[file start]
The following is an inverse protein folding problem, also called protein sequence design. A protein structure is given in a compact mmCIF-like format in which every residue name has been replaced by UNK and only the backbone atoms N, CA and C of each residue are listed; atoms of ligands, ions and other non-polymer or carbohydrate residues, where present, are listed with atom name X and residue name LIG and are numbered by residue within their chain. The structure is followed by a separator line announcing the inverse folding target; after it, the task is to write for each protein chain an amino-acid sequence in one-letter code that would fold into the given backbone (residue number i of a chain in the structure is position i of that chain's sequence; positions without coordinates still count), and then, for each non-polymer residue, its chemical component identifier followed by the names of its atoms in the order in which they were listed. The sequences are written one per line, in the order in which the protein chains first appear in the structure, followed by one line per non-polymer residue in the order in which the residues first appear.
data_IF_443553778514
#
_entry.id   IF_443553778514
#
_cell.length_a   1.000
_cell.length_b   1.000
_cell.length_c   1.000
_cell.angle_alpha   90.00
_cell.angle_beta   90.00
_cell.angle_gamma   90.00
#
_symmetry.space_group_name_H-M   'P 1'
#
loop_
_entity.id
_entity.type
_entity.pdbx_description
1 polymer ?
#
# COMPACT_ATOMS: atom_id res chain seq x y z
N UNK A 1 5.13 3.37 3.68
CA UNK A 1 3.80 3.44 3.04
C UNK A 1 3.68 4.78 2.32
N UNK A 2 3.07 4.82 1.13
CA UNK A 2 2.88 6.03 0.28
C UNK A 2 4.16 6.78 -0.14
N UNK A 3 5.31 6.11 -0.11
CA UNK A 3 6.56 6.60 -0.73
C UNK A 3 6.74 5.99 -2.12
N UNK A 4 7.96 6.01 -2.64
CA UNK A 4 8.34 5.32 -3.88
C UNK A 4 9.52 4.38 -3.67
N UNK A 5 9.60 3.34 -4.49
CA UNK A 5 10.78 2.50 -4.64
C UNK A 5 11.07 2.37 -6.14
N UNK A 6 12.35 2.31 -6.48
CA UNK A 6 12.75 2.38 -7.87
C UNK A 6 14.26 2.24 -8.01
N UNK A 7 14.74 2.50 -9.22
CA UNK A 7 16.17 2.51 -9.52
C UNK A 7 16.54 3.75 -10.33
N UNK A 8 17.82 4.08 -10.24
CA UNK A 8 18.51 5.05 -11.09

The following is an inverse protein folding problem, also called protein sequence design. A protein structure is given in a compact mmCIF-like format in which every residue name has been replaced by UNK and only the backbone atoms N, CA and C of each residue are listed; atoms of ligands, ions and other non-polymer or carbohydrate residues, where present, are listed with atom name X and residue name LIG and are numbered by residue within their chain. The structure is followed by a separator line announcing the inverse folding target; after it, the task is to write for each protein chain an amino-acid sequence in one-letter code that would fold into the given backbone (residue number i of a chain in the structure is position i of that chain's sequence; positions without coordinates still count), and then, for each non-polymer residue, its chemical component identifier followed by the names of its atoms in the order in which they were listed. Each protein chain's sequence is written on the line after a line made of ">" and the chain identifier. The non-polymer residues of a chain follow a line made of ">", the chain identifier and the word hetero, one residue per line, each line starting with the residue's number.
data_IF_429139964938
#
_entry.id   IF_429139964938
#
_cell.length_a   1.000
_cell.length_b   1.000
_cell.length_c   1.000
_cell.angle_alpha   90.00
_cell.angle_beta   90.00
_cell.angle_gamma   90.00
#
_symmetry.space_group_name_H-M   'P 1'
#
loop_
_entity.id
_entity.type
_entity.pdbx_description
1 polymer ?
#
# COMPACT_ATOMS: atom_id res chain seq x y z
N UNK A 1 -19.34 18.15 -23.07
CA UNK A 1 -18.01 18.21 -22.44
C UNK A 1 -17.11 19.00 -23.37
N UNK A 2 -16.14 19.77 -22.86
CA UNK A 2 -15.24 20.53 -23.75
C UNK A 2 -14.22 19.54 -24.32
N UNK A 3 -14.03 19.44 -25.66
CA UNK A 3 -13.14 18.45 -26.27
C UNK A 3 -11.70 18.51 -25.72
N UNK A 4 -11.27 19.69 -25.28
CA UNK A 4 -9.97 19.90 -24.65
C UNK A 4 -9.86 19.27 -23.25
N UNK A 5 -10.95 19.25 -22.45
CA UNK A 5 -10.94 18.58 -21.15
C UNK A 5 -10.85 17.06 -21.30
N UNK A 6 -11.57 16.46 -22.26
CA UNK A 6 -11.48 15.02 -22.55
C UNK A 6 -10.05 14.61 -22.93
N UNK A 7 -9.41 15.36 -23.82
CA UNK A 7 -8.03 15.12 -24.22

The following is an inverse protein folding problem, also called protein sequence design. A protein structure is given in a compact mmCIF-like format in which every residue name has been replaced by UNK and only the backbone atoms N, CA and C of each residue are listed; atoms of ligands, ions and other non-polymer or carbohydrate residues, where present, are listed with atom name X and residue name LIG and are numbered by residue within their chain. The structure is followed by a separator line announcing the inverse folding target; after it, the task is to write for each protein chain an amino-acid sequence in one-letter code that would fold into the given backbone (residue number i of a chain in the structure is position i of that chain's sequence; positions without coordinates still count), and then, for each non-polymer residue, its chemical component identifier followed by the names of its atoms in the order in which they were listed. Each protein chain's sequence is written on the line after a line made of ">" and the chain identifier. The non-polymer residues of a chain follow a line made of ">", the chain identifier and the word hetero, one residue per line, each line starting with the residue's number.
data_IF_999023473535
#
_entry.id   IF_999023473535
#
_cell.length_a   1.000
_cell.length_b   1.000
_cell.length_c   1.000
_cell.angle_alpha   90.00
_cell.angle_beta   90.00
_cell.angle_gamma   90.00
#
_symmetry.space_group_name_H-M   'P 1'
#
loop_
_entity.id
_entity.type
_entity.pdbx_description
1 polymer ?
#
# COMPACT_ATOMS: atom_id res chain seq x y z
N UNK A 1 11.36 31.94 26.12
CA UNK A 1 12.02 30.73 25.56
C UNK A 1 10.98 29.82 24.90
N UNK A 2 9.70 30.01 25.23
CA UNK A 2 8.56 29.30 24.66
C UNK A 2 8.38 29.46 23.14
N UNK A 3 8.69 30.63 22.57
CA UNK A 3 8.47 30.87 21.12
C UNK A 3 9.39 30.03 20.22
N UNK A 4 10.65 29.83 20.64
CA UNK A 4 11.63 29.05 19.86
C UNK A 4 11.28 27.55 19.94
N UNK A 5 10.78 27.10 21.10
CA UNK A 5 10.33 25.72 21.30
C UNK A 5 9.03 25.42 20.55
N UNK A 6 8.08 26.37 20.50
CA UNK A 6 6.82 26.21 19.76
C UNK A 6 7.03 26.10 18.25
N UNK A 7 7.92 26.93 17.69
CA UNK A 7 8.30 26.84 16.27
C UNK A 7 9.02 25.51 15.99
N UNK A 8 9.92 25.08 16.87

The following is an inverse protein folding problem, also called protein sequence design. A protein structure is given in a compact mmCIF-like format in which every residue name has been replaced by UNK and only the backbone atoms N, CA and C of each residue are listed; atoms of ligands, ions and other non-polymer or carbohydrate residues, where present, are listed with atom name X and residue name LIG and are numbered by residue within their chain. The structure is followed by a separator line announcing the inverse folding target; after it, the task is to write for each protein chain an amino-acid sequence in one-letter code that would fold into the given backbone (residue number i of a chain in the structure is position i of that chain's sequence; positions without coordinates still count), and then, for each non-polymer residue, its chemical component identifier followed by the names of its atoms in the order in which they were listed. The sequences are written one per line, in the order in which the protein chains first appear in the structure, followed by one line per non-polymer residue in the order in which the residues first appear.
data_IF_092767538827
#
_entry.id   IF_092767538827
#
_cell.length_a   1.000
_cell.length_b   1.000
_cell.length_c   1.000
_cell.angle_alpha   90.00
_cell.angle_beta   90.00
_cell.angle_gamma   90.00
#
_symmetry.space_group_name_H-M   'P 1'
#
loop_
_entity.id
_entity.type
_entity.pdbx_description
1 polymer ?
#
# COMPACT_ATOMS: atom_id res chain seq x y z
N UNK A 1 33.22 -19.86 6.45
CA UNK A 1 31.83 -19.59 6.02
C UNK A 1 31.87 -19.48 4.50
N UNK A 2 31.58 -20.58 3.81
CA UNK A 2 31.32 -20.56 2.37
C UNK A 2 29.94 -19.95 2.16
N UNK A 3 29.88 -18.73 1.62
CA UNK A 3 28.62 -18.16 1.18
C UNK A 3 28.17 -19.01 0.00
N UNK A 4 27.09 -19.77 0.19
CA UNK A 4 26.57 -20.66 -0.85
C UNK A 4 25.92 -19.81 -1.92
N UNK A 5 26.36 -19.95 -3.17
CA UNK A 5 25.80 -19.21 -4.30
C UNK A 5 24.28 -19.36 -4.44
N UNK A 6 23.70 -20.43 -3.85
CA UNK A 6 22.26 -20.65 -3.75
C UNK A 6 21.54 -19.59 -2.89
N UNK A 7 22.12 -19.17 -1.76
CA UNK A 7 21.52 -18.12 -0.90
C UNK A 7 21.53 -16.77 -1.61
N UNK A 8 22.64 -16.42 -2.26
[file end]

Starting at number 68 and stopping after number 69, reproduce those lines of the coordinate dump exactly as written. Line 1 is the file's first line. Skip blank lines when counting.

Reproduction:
C UNK A 1 -17.11 19.00 -23.37
N UNK A 2 -16.14 19.77 -22.86